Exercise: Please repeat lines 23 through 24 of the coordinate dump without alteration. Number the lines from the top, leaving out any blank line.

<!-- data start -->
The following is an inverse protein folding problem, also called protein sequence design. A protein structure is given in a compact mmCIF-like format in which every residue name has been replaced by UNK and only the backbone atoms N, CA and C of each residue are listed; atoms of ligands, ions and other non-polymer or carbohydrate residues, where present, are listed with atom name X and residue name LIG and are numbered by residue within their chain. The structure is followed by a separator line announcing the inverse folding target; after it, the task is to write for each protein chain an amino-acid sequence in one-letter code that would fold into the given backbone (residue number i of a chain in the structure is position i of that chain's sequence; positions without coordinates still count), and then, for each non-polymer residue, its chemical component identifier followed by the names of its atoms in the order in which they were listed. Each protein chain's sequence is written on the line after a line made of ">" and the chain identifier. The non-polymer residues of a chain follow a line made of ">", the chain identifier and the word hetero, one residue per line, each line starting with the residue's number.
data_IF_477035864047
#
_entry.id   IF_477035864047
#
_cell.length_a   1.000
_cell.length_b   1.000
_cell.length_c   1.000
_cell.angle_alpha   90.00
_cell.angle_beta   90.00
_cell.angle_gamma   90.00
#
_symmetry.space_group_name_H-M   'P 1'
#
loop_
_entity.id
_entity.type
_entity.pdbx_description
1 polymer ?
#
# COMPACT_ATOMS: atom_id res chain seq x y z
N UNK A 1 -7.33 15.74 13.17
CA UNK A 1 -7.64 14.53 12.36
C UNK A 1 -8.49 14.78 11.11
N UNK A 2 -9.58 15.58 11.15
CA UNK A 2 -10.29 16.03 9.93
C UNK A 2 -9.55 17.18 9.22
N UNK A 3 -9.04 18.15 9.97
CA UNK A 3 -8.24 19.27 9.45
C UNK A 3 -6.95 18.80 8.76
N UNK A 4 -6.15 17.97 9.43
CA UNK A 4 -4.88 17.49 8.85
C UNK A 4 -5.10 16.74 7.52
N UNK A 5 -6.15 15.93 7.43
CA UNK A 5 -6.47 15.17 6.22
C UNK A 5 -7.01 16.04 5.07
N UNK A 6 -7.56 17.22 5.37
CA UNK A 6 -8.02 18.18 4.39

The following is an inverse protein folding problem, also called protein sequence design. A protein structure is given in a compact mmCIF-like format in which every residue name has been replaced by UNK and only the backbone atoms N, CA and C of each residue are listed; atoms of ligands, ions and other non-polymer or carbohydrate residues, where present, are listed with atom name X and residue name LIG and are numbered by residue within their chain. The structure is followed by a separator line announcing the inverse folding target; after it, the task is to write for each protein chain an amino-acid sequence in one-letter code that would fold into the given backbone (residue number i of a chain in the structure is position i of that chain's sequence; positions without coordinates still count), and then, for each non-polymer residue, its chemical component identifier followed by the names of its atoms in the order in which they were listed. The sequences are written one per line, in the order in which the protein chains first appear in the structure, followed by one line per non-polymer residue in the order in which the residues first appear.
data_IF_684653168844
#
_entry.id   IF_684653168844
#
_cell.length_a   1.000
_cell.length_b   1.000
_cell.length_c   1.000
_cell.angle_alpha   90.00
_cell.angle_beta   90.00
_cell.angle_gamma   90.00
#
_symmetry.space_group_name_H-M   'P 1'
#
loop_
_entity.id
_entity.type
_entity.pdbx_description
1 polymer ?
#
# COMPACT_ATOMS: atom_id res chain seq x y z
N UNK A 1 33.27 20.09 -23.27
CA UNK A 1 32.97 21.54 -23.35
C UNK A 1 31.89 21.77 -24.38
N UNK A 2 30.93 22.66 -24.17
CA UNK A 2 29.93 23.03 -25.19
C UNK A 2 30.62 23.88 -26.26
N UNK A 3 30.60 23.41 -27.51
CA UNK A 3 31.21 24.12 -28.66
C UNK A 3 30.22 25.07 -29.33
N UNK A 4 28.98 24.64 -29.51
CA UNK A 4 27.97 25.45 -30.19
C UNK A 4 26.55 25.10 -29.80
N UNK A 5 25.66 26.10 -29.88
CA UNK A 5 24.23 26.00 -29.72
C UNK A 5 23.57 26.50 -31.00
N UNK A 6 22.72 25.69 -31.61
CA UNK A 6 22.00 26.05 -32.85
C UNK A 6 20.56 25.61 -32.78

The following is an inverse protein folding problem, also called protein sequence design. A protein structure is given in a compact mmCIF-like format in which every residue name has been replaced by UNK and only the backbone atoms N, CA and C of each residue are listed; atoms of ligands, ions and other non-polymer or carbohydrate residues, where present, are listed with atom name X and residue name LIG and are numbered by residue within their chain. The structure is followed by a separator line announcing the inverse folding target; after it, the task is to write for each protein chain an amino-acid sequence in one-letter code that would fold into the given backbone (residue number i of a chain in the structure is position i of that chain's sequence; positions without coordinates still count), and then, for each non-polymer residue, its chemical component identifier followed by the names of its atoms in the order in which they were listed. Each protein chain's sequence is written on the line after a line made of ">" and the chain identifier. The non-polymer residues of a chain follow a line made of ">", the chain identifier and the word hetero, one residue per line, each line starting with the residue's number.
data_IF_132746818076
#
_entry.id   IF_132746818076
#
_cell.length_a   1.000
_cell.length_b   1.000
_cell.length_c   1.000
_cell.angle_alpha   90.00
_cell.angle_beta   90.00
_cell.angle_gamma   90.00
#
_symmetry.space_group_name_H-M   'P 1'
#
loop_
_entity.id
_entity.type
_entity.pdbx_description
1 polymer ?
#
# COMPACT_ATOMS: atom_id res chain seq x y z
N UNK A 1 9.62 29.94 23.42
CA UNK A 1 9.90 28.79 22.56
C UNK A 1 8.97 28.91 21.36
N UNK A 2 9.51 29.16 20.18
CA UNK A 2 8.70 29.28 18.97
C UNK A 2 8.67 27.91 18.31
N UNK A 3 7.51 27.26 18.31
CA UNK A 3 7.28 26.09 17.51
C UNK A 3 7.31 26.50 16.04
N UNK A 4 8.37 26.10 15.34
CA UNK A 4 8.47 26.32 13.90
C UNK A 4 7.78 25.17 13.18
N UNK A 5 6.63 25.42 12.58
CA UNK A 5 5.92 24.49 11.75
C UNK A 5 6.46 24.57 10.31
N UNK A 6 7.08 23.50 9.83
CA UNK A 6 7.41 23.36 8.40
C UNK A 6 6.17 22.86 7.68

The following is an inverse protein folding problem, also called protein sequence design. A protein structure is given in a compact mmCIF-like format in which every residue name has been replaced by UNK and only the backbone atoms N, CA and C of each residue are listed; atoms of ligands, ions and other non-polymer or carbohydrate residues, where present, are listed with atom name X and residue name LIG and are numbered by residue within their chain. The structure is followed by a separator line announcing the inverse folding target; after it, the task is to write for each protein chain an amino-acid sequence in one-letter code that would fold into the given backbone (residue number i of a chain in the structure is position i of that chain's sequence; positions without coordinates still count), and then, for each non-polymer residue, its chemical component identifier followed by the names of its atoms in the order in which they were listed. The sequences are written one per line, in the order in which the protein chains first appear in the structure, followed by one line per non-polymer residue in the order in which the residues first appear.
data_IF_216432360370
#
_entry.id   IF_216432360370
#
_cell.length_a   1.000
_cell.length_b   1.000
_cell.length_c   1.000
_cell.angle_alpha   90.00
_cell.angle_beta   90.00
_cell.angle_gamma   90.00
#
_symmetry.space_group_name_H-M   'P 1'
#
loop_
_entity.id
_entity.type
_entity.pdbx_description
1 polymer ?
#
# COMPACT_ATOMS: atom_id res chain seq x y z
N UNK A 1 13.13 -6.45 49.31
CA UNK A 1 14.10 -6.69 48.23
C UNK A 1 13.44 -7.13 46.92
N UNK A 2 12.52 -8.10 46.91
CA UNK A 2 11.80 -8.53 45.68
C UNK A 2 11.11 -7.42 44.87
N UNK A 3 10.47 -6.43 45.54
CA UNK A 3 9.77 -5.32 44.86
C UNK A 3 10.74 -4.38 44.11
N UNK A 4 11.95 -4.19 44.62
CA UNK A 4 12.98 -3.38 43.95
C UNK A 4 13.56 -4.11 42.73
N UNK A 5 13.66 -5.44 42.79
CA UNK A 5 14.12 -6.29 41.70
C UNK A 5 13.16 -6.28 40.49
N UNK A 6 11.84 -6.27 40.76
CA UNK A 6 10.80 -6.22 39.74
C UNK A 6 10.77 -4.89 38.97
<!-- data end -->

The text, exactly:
CA UNK A 1 -7.64 14.53 12.36
C UNK A 1 -8.49 14.78 11.11